Mission Control Center, Houston, Texas

STATUS REPORT: STS-116-04

STS-116 MCC Status Report #04

The Space Shuttle Discovery continues its pursuit of the International Space Station, a chase that should culminate in the docking of the two spacecraft at 4:05 p.m. CST today.

Discovery’s crew, Commander Mark Polansky, Pilot Bill Oefelein and Mission Specialists Nicholas Patrick, Joan Higginbotham, Bob Curbeam, Sunita Williams and Christer Fuglesang, are looking forward to a very busy day. So are members of the station crew, Commander Mike Lopez-Alegria and flight engineers Mikhail Tyurin and Thomas Reiter.

The shuttle crew was awakened at 9:18 a.m. CST with the song "Beep Beep," performed by Louis Prima. It was played for Williams.

Rendezvous operations will begin at about 10:35 a.m. CST. The terminal initiation engine firing by Discovery, a firing that begins the final phase of the rendezvous when the shuttle is about nine miles behind the station, is scheduled for 1:28 p.m. CST.

By 3 p.m. CST, Discovery should be about 600 feet below the station. At that point, Polansky will guide the shuttle through a backflip called the rendezvous pitch maneuver. The maneuver will allow station crew members to photograph Discovery's heat shield. The electronic images will be transmitted to the ground for analysis by engineers.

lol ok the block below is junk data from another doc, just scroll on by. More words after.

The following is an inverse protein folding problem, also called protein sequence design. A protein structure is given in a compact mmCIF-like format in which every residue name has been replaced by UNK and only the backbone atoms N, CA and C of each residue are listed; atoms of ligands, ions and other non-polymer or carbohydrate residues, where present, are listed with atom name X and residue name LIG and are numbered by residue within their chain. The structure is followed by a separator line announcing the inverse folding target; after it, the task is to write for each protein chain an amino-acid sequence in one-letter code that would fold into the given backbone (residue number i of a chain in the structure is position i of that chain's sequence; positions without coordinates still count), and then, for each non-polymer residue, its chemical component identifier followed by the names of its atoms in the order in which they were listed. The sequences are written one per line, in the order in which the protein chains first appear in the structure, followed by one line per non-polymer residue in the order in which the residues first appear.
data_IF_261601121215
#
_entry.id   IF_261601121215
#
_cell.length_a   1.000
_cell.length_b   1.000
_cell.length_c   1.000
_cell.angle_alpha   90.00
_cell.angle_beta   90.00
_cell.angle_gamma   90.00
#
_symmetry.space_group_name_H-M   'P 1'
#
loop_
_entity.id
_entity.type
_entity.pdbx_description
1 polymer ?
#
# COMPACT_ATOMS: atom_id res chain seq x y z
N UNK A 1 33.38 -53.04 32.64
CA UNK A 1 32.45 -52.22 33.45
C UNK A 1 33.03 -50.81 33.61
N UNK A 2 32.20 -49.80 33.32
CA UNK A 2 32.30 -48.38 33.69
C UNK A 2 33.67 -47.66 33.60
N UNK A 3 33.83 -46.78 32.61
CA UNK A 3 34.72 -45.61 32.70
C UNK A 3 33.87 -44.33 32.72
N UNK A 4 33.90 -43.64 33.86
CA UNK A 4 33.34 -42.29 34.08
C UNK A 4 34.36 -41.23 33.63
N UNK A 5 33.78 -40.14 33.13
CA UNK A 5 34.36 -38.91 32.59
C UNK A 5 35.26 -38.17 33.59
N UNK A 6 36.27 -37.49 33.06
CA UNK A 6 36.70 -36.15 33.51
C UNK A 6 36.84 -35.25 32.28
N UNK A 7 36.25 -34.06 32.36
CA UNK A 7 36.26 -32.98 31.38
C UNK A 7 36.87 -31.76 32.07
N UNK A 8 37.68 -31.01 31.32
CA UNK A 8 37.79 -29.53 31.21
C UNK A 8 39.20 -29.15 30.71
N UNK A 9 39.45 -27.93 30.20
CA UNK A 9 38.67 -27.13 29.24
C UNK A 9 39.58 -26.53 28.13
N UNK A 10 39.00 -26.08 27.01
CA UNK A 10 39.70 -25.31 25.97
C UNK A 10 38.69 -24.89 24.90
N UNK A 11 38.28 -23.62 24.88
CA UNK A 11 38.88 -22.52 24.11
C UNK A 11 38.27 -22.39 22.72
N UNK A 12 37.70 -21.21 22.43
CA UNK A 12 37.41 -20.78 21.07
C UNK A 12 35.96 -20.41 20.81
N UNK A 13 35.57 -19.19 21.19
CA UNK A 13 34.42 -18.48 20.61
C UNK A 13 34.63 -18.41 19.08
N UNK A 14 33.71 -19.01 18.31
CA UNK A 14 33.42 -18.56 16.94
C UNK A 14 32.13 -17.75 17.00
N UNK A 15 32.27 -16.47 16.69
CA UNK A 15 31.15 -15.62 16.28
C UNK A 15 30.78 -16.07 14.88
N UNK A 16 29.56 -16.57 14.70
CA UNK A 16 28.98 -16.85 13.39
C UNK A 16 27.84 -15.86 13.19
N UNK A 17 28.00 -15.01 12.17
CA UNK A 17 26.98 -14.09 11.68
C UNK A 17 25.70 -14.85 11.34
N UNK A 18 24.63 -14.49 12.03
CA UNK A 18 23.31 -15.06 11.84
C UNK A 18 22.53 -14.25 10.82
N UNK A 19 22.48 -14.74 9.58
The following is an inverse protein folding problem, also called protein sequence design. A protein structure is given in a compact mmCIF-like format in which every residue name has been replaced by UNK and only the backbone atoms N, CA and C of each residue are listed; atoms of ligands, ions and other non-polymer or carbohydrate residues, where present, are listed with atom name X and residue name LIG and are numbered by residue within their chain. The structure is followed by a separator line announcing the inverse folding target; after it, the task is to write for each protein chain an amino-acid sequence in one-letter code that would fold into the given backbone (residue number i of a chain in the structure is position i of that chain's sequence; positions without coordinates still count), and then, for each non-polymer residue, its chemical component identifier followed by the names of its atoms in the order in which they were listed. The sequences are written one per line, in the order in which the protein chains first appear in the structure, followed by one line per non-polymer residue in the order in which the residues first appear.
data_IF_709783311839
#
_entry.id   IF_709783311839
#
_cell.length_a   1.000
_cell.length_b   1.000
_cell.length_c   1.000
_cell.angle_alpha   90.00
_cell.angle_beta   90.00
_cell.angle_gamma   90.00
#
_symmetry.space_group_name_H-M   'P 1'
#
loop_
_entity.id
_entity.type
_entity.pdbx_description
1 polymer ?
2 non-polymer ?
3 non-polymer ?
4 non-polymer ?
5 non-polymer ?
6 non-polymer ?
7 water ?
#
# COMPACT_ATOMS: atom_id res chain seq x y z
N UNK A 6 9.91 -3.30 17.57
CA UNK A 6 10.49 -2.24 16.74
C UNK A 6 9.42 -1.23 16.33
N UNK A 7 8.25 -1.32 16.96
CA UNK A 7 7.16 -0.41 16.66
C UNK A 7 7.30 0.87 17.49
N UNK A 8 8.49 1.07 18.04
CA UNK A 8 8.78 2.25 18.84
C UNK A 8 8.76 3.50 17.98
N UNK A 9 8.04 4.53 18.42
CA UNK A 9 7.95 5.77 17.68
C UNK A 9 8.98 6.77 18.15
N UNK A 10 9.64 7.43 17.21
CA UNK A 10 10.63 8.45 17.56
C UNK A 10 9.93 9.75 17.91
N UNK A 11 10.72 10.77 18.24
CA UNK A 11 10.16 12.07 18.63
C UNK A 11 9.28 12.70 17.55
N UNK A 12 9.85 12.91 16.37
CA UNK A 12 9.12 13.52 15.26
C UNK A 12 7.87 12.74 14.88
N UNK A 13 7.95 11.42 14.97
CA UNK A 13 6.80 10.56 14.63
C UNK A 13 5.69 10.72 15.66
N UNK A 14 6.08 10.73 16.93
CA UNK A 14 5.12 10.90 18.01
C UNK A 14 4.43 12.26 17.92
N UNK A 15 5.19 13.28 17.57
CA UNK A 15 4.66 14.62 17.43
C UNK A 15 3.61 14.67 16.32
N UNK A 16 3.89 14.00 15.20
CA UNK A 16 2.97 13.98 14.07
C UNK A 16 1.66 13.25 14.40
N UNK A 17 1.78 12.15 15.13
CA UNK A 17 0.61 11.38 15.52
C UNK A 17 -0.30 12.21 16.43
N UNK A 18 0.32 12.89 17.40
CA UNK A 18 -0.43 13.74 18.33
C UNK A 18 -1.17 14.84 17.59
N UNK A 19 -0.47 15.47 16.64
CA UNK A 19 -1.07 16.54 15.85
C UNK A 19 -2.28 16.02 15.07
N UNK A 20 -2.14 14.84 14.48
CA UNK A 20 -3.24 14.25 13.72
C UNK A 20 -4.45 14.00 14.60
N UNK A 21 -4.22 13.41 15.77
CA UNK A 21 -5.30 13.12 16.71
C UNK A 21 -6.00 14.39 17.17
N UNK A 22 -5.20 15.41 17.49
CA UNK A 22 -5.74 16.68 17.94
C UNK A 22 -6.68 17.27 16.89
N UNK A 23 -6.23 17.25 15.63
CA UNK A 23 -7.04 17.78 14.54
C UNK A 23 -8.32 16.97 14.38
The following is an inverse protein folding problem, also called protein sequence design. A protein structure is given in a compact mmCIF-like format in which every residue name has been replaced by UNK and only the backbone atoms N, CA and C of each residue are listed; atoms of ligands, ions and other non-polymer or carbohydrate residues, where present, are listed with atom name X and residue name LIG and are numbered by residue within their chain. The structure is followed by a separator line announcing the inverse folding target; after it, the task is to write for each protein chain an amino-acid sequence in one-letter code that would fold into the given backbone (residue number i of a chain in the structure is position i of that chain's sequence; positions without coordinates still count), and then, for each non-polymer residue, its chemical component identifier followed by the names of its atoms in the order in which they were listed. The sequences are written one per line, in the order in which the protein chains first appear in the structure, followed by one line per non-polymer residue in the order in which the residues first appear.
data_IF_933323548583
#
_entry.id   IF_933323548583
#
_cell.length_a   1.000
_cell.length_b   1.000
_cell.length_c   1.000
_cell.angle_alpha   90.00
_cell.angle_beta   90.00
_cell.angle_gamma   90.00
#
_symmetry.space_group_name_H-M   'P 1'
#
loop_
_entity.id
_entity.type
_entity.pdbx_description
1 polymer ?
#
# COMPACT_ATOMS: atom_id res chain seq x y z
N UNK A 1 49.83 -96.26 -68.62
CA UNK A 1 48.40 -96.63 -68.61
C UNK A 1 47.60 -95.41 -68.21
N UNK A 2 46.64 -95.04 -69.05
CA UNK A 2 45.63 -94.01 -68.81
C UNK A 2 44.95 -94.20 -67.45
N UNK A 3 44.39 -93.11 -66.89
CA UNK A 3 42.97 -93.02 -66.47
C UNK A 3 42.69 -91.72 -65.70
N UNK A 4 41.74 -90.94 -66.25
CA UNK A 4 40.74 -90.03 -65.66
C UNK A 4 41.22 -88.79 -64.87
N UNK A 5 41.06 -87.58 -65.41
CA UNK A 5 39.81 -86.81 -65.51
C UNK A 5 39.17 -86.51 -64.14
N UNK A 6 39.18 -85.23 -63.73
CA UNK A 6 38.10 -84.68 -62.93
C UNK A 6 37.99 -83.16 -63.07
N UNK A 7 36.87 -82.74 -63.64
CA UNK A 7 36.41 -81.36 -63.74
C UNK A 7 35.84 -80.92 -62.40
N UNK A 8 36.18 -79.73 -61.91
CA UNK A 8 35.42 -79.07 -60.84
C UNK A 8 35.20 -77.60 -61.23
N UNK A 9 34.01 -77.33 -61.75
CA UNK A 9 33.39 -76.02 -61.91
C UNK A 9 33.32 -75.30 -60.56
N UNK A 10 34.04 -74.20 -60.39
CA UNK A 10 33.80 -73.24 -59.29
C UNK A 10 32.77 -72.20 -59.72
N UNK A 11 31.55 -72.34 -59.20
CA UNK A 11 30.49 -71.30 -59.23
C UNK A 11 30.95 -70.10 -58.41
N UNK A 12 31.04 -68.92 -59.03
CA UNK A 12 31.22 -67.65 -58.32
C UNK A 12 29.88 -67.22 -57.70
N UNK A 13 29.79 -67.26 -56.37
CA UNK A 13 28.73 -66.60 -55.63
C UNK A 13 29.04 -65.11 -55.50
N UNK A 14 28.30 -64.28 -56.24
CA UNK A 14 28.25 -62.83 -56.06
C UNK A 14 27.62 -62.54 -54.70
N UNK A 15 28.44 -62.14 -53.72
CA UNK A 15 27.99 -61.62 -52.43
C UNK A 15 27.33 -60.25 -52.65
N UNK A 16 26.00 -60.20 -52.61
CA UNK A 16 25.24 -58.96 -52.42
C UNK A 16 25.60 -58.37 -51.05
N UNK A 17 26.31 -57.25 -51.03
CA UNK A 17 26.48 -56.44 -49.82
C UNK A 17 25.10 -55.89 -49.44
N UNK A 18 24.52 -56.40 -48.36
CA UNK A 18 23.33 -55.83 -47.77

Shortly after docking, a safety briefing and a welcome ceremony, Williams will transfer her custom seat liner to the Soyuz spacecraft docked to the station. When that happens, she becomes a member of the station crew. At the same time, Reiter becomes a Discovery crew member for his ride home, completing about six months in space.

A little after 7:15 p.m. CST, Discovery’s robotic arm will lift the 4,100-pound P5 truss segment from the shuttle's cargo bay. It will be handed off to the station’s arm, where it will stay during the crews’ sleep period, in preparation for its installation on Tuesday.